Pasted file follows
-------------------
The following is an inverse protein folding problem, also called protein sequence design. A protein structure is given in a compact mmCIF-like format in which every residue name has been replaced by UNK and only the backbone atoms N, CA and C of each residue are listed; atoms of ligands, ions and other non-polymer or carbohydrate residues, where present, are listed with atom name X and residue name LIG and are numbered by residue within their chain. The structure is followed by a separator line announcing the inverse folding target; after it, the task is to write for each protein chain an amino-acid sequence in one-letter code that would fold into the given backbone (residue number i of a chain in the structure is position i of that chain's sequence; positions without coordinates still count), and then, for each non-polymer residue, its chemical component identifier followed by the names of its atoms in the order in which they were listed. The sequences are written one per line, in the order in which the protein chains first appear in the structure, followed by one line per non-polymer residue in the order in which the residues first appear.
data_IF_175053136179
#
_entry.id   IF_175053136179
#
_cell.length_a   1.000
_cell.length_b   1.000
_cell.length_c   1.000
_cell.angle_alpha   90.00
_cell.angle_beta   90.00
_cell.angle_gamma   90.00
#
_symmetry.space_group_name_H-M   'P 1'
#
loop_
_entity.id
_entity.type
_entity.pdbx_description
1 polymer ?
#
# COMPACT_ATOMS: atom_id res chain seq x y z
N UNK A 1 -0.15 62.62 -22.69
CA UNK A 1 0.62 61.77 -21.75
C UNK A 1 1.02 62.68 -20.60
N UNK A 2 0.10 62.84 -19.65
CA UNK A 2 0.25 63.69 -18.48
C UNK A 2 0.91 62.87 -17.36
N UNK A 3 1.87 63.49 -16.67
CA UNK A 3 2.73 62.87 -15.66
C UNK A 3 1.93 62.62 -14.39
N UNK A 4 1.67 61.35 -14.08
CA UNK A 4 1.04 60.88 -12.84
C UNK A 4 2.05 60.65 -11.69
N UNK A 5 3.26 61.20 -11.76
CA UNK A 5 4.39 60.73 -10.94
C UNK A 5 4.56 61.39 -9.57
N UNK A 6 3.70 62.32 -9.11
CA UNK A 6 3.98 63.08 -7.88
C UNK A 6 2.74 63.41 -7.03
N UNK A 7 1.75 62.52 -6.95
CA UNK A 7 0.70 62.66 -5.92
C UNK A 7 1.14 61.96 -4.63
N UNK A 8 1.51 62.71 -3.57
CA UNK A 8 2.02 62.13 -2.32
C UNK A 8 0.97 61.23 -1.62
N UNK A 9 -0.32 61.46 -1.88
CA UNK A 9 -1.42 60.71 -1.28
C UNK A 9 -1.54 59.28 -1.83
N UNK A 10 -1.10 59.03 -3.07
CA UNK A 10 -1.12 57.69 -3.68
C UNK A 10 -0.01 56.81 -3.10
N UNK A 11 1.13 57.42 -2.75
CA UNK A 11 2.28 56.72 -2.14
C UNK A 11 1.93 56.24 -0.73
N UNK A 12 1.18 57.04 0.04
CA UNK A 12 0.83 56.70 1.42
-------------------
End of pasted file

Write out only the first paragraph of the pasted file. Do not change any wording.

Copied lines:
The following is an inverse protein folding problem, also called protein sequence design. A protein structure is given in a compact mmCIF-like format in which every residue name has been replaced by UNK and only the backbone atoms N, CA and C of each residue are listed; atoms of ligands, ions and other non-polymer or carbohydrate residues, where present, are listed with atom name X and residue name LIG and are numbered by residue within their chain. The structure is followed by a separator line announcing the inverse folding target; after it, the task is to write for each protein chain an amino-acid sequence in one-letter code that would fold into the given backbone (residue number i of a chain in the structure is position i of that chain's sequence; positions without coordinates still count), and then, for each non-polymer residue, its chemical component identifier followed by the names of its atoms in the order in which they were listed. The sequences are written one per line, in the order in which the protein chains first appear in the structure, followed by one line per non-polymer residue in the order in which the residues first appear.